That many? Wow.
If you're starting a diet, you're trying to get away from this stuff, right?
... and you're trying to move toward this stuff, aren't you?
Let's put this into marketing terms.
- Pop Tarts are chocked full of vitamins and minerals - which are good for you in the short term ... but in the long-term, the high fructose corn syrup is going to wreak havoc, isn't it? Pop Tarts, then, are like discounts and promotions ... great in the short-term, bad for long-term health.
- Oreos ... you can take 'em with you, anywhere. They're portable. Oreos are mobile. And all anybody focuses on with mobile is the flashy stuff ... apps and data and using social to spread the word.
- Campbells Home Style Soup ... this is omnichannel, isn't it? You do a bad job of blending the chicken and vegetables and chowder and you've got garbage. So we spend all day guessing what the right mix is, never testing, mind you, just plowing forward trying to please mythical trade organizations and vendors and consultants who will turn on you the minute a new hot trend comes to the forefront.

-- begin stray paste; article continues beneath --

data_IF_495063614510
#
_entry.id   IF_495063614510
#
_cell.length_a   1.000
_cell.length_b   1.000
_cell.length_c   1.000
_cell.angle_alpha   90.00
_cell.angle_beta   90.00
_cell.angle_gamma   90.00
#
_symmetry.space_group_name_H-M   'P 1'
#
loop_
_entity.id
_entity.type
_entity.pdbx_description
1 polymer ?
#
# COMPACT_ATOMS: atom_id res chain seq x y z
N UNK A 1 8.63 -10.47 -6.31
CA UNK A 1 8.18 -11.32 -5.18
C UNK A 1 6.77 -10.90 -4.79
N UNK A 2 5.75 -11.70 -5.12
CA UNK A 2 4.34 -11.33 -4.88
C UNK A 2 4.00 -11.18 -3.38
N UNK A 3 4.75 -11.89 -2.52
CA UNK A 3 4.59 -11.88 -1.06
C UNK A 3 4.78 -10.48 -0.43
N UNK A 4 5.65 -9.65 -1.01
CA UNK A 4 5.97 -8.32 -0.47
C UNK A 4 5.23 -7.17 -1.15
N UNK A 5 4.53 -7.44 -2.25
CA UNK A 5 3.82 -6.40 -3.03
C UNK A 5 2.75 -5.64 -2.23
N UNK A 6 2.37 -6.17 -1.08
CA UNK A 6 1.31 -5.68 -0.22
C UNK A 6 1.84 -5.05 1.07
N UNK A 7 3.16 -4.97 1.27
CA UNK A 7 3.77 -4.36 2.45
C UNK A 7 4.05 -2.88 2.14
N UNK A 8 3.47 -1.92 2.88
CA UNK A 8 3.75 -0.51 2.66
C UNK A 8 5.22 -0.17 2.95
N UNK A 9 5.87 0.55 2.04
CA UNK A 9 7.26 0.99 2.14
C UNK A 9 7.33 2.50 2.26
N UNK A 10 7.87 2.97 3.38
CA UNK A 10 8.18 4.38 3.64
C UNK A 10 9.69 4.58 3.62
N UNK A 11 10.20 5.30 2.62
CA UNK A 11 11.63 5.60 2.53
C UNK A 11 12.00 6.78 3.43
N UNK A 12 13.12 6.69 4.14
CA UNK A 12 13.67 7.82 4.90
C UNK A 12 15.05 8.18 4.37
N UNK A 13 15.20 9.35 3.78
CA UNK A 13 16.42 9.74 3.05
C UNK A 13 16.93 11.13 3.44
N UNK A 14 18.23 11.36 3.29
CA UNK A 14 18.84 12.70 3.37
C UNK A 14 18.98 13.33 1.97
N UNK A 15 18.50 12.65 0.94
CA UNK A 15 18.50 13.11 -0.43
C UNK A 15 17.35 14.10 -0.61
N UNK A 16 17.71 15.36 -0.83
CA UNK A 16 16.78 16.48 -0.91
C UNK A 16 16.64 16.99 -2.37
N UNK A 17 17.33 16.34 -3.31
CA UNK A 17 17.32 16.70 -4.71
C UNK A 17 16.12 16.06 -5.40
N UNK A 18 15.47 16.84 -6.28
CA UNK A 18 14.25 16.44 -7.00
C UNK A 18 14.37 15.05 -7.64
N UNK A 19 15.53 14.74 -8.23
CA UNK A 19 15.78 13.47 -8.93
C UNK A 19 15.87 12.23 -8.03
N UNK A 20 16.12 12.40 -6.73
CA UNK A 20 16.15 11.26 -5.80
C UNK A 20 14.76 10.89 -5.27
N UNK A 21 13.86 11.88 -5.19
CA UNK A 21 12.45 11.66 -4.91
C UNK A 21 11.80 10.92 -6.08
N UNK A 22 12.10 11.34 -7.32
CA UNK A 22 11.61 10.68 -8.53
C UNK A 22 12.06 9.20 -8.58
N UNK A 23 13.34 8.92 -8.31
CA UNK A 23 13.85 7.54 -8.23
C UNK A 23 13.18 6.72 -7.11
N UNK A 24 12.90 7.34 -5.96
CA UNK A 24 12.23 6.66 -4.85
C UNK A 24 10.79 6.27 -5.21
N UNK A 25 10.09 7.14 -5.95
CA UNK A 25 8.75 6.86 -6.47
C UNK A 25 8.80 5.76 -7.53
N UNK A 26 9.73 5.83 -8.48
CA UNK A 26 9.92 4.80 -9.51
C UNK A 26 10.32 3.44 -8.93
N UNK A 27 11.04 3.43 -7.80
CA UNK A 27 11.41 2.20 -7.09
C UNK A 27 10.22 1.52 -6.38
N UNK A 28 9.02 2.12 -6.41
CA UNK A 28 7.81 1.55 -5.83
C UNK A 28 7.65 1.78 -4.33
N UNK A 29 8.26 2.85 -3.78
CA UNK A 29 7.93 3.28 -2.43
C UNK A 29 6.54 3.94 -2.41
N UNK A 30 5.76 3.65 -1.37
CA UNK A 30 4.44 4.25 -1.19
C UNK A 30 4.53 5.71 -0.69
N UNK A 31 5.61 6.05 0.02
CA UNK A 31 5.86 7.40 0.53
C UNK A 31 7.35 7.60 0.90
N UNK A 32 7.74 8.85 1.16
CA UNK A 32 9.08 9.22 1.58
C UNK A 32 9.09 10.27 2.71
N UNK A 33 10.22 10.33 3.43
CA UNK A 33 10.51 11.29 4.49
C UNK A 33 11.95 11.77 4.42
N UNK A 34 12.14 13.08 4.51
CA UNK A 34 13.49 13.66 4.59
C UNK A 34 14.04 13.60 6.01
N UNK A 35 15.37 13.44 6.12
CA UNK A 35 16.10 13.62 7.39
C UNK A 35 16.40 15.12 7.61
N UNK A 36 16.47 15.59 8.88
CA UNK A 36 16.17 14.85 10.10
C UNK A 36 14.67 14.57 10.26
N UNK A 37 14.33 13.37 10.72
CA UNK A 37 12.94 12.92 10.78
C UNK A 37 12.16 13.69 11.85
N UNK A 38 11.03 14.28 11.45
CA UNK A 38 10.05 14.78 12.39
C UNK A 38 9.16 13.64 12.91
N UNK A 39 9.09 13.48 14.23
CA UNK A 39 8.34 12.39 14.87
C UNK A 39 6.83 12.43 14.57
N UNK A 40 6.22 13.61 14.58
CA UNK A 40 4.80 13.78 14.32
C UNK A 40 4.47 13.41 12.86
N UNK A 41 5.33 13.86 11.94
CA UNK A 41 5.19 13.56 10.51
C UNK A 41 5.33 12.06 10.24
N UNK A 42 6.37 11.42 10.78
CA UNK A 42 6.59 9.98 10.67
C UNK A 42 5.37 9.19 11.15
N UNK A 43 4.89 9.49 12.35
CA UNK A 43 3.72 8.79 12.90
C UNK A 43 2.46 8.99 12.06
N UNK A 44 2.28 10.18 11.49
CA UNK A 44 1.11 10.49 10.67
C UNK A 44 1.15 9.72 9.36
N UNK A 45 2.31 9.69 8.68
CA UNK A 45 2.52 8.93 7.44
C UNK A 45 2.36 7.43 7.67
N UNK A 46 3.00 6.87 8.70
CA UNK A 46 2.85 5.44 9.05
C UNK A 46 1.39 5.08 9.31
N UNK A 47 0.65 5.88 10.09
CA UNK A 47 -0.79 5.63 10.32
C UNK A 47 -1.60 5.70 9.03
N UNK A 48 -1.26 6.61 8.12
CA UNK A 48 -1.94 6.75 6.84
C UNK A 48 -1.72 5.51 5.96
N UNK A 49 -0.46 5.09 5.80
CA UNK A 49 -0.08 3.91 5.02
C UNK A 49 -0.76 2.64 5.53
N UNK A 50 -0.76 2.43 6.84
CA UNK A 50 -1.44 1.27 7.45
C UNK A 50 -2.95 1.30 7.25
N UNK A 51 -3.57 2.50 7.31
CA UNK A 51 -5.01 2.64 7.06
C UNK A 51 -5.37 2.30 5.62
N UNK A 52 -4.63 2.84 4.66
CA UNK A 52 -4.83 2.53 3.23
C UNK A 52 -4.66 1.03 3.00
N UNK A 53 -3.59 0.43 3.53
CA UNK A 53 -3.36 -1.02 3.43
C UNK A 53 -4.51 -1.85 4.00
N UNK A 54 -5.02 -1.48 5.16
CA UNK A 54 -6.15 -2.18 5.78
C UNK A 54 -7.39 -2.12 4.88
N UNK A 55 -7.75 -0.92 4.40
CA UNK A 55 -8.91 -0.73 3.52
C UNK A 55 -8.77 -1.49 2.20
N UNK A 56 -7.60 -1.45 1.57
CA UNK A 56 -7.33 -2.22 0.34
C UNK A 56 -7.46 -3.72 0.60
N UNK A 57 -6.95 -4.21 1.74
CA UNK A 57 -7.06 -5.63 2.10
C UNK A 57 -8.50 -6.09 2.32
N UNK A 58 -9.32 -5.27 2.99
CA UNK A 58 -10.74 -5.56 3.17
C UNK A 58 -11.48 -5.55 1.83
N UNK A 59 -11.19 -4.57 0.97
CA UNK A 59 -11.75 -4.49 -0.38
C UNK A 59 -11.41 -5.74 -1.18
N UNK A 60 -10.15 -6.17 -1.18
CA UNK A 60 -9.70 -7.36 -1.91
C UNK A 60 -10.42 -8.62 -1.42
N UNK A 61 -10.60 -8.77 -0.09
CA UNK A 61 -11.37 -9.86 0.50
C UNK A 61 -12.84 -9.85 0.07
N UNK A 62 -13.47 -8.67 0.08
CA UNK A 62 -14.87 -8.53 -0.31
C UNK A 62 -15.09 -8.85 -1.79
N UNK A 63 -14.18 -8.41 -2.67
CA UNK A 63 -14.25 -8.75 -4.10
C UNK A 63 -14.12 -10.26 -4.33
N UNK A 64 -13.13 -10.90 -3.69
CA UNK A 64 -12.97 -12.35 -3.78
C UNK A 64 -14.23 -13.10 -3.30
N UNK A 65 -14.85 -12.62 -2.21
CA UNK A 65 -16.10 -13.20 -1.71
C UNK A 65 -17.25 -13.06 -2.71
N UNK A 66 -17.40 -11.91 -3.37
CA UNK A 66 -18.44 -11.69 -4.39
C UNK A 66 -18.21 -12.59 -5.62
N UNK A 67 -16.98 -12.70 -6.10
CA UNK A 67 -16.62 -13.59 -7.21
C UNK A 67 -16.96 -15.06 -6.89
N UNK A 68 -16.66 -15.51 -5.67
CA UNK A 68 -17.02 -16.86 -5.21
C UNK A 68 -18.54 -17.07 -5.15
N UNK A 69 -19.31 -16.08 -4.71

Meanwhile, we have alternatives ... healthy alternatives.
- Spinach is merchandise, isn't it? Spinach makes you strong. Without merchandise (or product, or content, depending upon your business model), you have no reason for customers to ever interact with your business. Merchandise is everything. Everything! Load up on merchandise, folks.
- Carrots. We believe carrots help with vision, but Snopes tells us otherwise (click here). Instead, carrots are loaded with Vitamin A. You can get vitamins via empty calories (Pop Tarts), or you can juice the carrots and simply infuse yourself with health. Carrots are like Service, aren't they? When we inject our business with good customer Service, our merchandise sells better.
- Apples. An apple a day keeps the doctor away. You only need a doctor when you are not healthy. Chasing discounts, promotions, marketing "strategy", social, branding, these are things that eventually erode the health of a business. By focusing on the basics (like eating apples), you stay healthy, and you won't need to hire a consultant (like me) to come in and diagnose the problem.
- Onions. If you cut a lot of old-school onions, your eyes tear up, don't they? In marketing, onions are like Story - if you tell a compelling story, the customer may well feel emotion. When you have good merchandise, sold with great service, and a wonderful story, customers spread the word for you, amplifying your social media presence, generating low-cost new customers.
The images make it clear what we should do in 2014 - our diet needs to focus more on spinach, carrots, apples, and onions.
Maybe it is time for us, as business leaders, to try a marketing diet in 2014 as well?